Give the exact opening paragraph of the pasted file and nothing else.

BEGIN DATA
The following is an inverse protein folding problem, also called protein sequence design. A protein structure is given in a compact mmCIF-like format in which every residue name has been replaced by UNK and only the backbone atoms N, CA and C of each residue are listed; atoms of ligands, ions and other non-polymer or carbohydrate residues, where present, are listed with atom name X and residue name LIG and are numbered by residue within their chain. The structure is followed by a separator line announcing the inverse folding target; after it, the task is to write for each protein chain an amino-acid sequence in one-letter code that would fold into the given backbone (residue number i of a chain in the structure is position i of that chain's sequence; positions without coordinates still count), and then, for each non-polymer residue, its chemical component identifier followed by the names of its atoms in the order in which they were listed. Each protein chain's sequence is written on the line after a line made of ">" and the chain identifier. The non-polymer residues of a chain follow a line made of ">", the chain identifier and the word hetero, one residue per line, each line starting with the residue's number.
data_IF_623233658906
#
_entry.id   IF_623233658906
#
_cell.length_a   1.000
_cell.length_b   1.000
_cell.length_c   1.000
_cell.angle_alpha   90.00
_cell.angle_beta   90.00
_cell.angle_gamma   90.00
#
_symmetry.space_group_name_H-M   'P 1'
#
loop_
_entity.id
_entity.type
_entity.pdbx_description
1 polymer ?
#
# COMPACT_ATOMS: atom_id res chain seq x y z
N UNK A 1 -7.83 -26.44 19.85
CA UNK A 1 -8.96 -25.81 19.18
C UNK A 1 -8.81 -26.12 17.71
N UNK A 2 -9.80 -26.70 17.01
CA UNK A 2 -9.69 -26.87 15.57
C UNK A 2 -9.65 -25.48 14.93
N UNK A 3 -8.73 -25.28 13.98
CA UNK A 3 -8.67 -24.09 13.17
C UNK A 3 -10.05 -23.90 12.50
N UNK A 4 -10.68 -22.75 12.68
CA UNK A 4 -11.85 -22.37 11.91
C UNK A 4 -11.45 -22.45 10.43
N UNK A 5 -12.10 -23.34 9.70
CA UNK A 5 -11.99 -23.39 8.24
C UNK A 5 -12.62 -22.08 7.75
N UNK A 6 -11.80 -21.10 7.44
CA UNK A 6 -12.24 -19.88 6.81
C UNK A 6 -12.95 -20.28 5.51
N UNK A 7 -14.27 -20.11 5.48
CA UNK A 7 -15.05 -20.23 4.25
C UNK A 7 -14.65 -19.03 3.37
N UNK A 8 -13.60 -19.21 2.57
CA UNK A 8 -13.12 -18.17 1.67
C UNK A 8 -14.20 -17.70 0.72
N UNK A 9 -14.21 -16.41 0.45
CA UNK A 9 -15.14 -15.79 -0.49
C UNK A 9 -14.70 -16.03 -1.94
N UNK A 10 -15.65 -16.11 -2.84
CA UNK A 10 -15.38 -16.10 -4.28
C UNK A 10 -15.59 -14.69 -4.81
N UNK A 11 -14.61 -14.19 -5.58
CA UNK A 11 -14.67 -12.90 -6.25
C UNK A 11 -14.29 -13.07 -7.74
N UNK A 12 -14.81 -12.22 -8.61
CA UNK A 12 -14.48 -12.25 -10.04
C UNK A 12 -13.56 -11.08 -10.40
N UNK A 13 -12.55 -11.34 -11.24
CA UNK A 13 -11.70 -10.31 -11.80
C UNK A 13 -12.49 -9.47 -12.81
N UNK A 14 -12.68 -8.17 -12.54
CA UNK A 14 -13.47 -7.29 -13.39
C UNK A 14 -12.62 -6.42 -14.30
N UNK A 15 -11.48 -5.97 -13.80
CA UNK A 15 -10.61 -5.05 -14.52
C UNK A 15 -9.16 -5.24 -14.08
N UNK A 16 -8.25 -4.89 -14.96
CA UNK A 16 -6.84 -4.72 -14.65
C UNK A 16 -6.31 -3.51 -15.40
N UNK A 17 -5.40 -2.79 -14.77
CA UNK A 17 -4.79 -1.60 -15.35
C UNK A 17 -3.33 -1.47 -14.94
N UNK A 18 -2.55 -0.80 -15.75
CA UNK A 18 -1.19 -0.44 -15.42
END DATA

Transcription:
The following is an inverse protein folding problem, also called protein sequence design. A protein structure is given in a compact mmCIF-like format in which every residue name has been replaced by UNK and only the backbone atoms N, CA and C of each residue are listed; atoms of ligands, ions and other non-polymer or carbohydrate residues, where present, are listed with atom name X and residue name LIG and are numbered by residue within their chain. The structure is followed by a separator line announcing the inverse folding target; after it, the task is to write for each protein chain an amino-acid sequence in one-letter code that would fold into the given backbone (residue number i of a chain in the structure is position i of that chain's sequence; positions without coordinates still count), and then, for each non-polymer residue, its chemical component identifier followed by the names of its atoms in the order in which they were listed. Each protein chain's sequence is written on the line after a line made of ">" and the chain identifier. The non-polymer residues of a chain follow a line made of ">", the chain identifier and the word hetero, one residue per line, each line starting with the residue's number.